[I18n-sig] Pre-PEP: Proposed Python Character Model
Martin v. Loewis
Thu, 8 Feb 2001 02:08:56 +0100
> > Just try
> > reader = codecs.lookup("ISO-8859-2")
> > charfile = reader(file)
> > There could be a convenience function, but that also is a detail.
> Usability is not a detail in this particular case. We are trying to
> change people's behavior and help them make more robust code.
Ok, just propose a specific patch; I'd recommend to add another
function to the codecs module, rather than adding another built-in.
> That's fine. I'll change the document to be more explicit. Would you
> agree that: "Unicode is the only *character set* that supports *all of
> the world's major written languages.*"
That is certainly the case.
> > > Not under my proposal. file.read returns a character string. Sometimes
> > > the character string contains characters between 0 and 255 and is
> > > indistinguishable from today's string type. Sometimes the file object
> > > knows that you want the data decoded and it returns large characters.
> > I guess we have to defer this until I see whether it is feasible
> > (which I believe it is not - it was the mistake Sun made in the early
> > JDKs).
> What was the mistake?
Java early had methods that treated Strings and byte array
interchangably if the strings had character values below 256. One
left-over from that is
public String(byte ascii, int hibyte); // in class java.lang.String
It would use the ascii array, and fill it with hibyte in-between;
hibyte was typically 0. The documentation now says
# Deprecated. This method does not properly convert bytes into
# characters. As of JDK 1.1, the preferred way to do this is via the
# String constructors that take a character-encoding name or that use
# the platform's default encoding.
The reverse operation of that is getBytes(nt srcBegin, int srcEnd,
byte dst, int dstBegin):
# Deprecated. This method does not properly convert characters into
# bytes. As of JDK 1.1, the preferred way to do this is via the
# getBytes(String enc) method, which takes a character-encoding name,
# or the getBytes() method, which uses the platform's default
I'd say your proposal is in the direction of repeating this mistake.
> You and I agree that streams can change encoding mid-stream. You
> probably think that should be handled by passing the stream to various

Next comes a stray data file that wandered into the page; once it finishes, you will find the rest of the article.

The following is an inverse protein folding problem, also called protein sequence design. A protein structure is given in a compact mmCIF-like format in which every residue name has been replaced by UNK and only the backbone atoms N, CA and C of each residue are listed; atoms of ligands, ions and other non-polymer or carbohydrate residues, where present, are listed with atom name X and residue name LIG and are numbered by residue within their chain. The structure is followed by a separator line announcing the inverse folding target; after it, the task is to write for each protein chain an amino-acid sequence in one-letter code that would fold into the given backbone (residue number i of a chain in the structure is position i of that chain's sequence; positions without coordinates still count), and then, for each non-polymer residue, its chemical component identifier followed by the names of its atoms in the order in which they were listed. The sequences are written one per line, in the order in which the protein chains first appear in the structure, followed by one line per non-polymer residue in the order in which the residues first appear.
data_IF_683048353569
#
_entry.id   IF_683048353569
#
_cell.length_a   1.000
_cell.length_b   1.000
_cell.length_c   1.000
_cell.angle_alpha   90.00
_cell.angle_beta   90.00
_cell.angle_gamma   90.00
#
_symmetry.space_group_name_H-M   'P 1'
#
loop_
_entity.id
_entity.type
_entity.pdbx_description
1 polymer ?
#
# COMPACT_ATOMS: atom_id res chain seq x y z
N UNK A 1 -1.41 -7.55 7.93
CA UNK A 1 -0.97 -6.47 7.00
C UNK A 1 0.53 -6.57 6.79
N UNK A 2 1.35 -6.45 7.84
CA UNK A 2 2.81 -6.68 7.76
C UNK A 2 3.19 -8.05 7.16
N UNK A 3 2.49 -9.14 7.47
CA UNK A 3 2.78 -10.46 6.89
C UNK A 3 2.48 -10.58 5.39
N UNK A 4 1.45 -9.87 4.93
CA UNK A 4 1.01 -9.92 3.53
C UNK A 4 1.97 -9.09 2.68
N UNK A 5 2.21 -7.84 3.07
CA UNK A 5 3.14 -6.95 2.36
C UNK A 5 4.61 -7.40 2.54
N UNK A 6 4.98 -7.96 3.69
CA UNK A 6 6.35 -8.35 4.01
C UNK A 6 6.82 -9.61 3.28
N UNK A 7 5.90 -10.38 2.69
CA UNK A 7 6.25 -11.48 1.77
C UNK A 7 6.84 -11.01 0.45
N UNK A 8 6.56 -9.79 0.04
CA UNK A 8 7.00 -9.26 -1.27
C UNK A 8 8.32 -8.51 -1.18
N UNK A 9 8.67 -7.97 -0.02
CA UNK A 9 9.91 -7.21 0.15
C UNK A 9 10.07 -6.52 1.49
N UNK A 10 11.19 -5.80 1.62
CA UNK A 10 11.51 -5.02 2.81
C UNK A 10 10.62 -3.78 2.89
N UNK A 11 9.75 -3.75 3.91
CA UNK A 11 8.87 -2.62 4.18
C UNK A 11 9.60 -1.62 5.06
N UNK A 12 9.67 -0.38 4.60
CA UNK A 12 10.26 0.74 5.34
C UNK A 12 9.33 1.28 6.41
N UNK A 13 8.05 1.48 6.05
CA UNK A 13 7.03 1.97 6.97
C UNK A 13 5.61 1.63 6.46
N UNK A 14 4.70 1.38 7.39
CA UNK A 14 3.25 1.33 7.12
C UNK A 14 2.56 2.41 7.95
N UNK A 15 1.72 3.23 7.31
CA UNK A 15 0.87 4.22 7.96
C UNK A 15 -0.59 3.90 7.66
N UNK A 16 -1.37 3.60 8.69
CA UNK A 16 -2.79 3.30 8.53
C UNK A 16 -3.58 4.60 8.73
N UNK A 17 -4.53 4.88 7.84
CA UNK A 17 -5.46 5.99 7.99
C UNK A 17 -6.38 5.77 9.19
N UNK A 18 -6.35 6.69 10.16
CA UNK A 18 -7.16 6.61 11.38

> codecs as you read (or by doing double-buffer reads). I think that it
> should be possible right in the read method.
Please take it as a fact that it is impossible to do that at an
arbitrary point in the stream; codecs that need to maintain state will
> It's funny how we switch back and forth. If I say that Python reads byte
> 245 into character 245 and thus uses Latin 1 as its default encoding I'm
> told I'm wrong. Python has no native encoding. If I claim that in
> passing data to C we should treat character 245 as the C "char" with the
> value 245 you tell me that I'm proposing Latin 1 as the default
Python has no default character set *in its byte string type*. Once
you have Unicode objects, talking about language-specified character
sets is meaningful.
> Python has a concept of character that extends from 0 to 255. C has a
> concept of character that extends from 0 to 255. There is no issue of
> "encoding" as long as you stay within those ranges.
C supports various character sets, depending on context. Encodings do
matter here already, e.g. when selecting fonts. Some character sets
supported in C have characters >256, even if they are stored in char*
(in particular, MBCS have these properties).
> > That Chinese Python programmer should use his editor of choice, and
> > put _() around strings that are meant as text (as opposed to strings
> > that are protocol).
> I don't know what you mean by "protocol" here.
If you do
print "GET "+url+" HTTP/1.0"
then the strings are really not meant to be human-readable, they are
part of some machine-to-machine communication protocol.
> But nevertheless, you are saying that the Chinese programmer must do
> more than the English programmer does and I consider that a problem.
It just works for the English programmer by coincidence; that
programmer should really tell apart text and byte strings in source as
Following the Unicode path, source files should be UTF-8, but that
won't work in practice because of missing editor support.